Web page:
New Book: Flamboyant Architecture and Medieval Technicality: The Rise of Artistic Consciousness at the End of Middle Ages (c. 1400 – c. 1530), Jean-Marie Guillouët

Flamboyant Architecture and Medieval Technicality: The Rise of Artistic Consciousness at the End of Middle Ages (c. 1400 – c. 1530)

By Jean-Marie Guillouët

xviii + 200 p., 70 b/w ills, 43 colour ill., 216 x 280 mm, 2019

ISBN 978-2-503-57729-6

More Info: http://bit.ly/2lB7Y76

This book seeks to further our understanding of the socio-genesis of artistic modernity by turning to microhistory. It explores a late-medieval decorative procedure that emerged and spread in northern and central France from the early fifteenth century to the start of the following century. Using the well-known miniature, the Building of Solomon’s Temple in Jerusalem from the fifteenth-century codex of Les Antiquités judaïques as a starting point, this study deals with architecture and technical knowledge of builders. This investigation unpacks and reveals many aspects of the technical and visual culture of late medieval craftsmen and artists. The virtuosic skills these artisans displayed are worthy of inclusion in the development of technical practices of Flamboyant Gothic architecture. They also reflect broader cultural and social configurations, which go far beyond the history of building. This micro-historical perspective on what can be called “hyper-technical” Gothic contributes to our appreciation of the role of technical mastery in establishing social hierarchies and artistic individuation processes during the Late Middle Ages and Early Modern period.

Jean-Marie Guillouët was trained at the Sorbonne (Paris-IV) where he began his teaching career. Since 2002, he is a professor at the University of Nantes and was also in charge of the Medieval Studies section of the Institut National d’Histoire de l’Art (INHA), between 2008 and 2012. His principal field is fourteenth- and fifteenth-century sculpture and architecture in France and Portugal, but he also works on artistic and cultural interchanges in Gothic Europe. He has recently published several studies relating to microarchitecture in flamboyant Gothic and late medieval construction techniques as well as several books and papers on artistic production of the Late Middle Ages with a particular focus on sculpture and architecture. He is currently working on the social and cultural history of the technical gesture in late medieval craftsmanship. Since 2016, he is the scientific secretary of the Comité International d’Histoire de l’Art (CIHA).

Table of Contents

Introduction

  1. TechnicalSavoir-Faireas Historical Topic
    Observations on a well-known Illumination
    Nantes, Tours and the Master of the Munich Boccaccio
    Representation of a technical Gesture and Jean Fouquet’s Heritage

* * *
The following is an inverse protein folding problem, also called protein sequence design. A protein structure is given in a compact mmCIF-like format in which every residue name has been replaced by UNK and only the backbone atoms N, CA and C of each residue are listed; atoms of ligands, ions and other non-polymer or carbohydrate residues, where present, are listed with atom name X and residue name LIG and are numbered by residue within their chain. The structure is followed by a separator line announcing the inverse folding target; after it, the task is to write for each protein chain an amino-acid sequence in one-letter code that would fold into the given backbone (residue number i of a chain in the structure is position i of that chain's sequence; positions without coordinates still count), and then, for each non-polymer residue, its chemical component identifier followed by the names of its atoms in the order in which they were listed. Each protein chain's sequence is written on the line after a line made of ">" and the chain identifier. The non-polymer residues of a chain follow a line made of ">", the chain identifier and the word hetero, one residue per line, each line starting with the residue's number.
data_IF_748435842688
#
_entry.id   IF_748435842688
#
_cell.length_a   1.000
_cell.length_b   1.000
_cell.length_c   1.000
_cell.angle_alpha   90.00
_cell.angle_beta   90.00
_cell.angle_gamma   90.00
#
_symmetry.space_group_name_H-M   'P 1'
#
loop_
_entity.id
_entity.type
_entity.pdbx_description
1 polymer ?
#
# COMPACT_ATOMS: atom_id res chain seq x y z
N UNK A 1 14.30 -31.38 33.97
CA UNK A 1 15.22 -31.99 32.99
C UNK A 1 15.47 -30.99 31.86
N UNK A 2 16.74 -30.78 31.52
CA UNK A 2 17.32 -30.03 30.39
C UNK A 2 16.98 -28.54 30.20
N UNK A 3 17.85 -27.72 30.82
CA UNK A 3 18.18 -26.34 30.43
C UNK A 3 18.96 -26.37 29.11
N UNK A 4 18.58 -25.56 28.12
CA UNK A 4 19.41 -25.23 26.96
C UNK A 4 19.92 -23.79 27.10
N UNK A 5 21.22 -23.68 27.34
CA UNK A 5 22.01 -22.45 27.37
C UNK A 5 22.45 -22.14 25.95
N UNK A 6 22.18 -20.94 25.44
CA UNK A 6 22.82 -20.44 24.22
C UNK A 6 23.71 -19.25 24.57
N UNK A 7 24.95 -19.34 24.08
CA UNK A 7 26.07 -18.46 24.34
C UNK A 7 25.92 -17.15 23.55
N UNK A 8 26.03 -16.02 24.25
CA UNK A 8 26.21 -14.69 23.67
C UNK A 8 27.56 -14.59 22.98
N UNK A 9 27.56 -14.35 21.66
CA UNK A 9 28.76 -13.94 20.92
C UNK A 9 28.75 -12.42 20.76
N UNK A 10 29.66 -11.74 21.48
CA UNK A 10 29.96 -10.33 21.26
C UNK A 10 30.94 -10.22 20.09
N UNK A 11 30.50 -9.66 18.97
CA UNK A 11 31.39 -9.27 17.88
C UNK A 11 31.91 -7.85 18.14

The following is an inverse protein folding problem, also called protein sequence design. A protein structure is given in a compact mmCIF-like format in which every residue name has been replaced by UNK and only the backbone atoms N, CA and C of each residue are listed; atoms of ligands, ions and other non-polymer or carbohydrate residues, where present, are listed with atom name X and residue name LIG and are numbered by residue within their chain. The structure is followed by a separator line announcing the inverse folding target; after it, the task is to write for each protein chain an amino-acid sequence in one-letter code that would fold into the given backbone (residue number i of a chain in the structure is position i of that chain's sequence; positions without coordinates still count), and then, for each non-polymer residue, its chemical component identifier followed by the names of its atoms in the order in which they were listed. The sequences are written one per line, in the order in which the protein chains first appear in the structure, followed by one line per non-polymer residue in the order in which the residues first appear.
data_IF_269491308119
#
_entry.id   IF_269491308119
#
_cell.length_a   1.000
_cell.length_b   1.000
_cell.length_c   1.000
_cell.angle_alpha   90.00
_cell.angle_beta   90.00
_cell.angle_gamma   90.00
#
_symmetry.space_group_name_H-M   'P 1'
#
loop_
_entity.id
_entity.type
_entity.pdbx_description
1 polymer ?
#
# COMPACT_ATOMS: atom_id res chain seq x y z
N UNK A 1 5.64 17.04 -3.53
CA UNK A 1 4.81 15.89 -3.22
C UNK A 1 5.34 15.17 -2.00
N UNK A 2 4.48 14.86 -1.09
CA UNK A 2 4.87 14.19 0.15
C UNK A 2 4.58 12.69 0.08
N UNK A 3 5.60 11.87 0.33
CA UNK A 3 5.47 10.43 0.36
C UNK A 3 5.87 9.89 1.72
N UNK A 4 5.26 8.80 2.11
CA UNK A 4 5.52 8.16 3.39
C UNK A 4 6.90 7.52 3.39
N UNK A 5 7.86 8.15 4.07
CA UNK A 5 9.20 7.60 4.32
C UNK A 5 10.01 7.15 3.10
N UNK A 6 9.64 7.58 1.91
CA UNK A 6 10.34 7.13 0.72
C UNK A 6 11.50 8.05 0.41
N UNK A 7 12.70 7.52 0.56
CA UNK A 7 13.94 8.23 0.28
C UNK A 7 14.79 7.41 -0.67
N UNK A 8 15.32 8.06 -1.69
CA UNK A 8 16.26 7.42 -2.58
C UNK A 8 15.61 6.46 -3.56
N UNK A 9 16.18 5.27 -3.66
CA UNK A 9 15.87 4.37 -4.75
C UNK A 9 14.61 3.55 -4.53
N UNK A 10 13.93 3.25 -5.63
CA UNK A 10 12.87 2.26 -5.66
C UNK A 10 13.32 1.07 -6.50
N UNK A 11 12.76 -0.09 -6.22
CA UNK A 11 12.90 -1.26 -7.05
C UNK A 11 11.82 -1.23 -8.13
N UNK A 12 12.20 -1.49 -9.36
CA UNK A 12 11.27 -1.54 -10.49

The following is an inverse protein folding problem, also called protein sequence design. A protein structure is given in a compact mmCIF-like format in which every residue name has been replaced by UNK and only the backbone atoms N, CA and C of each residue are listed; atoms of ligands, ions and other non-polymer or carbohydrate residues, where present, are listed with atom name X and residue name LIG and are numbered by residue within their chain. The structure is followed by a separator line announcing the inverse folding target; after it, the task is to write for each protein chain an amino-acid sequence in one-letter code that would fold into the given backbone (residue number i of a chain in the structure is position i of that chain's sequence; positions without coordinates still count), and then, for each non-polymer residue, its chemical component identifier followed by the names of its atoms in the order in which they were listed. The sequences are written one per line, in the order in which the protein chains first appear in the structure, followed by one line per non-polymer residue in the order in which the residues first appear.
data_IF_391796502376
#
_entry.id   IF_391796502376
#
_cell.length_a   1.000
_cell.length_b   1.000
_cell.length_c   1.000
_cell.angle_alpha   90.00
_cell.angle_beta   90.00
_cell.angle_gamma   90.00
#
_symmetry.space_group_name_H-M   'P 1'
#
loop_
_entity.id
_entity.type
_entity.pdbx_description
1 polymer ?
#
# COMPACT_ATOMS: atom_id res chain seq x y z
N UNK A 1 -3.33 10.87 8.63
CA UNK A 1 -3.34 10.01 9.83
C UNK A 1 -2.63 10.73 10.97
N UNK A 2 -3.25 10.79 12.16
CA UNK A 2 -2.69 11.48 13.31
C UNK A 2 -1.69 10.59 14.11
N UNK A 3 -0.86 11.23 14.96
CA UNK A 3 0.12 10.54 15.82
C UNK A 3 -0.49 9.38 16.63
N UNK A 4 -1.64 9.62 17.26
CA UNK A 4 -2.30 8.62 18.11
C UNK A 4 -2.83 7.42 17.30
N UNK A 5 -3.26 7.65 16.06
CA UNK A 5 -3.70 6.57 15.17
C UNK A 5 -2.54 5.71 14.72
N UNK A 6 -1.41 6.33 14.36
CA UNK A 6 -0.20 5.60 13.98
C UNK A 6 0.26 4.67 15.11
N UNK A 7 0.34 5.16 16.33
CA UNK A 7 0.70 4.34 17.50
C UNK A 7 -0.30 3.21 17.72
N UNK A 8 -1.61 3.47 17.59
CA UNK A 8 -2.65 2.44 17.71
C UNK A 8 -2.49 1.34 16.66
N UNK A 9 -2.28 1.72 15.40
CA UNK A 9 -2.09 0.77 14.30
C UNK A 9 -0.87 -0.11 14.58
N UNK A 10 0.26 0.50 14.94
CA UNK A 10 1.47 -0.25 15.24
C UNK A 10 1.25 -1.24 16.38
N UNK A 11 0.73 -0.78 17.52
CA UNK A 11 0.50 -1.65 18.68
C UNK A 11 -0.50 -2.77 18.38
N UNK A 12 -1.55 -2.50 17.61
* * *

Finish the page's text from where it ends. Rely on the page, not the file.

A French 15th-Century sculptural savoir-faire
    Late Medieval Gothic Building Sites and Technical Innovations
    First Conclusions
  2. Slate Inlay: A Technical History
    Functional Constraints
    Hollowed out blocks for Inlay
    The Practice of Preparatory Tracing
    Installation in the Archivolts
    An Operational Change at the Beginning of the 15th Century
    An Interruption in the History of Technique: Auxerre
    The Consequences of a new stereotomic System
    Choices of Stone Types
    Conclusions on Implementation
  3. Social History of a Skill
    Traces and Remains of a Valued Procedure
    The Practical Geometry of a Building Site at the End of the Middle Ages and its Tools
    The Tools and their Uses
    The Prevalence of the Square
    The insignological Uses of the Compass
    The Incisions at Tours and Rouen as Illustrations of Construction Practices
    Workers with Stone: social History of a Technique
    Masons and Sculptors
    Stone-cutters and Carvers of Images
    The Socio-Professional Distinction of the Creators of the Canopies – the Case of Bourges
    Technical One-upmanship and Informal Hierarchies at a Building Site
  4. Microarchitecture and Represented Space
    Architecture and Represented Space
    Towards 1400 in Central/Middle France: a Rupture
    Microarchitecture as a Locus
    Slate Inlay and the Depth of Fictive Space
    Baldachins, Canopies and Late-Medieval Sacral Regimes
    Monumental Syntax toward “Architectural Wit”
  5. Virtuosity,Varietasand Captatio benevolentiae
    Slate or Glass Insertion, Admiratio and Varietas
    Material and Colour Contrasts during the Late Middle Ages
    An Incunabula of c. 1400
    Slate Inlay as a “Technology of Enchantment”
    Late Gothic Art: A Hyper-Technical Cultural Regime
  6. Conclusion

Bibliography

Colour Plates

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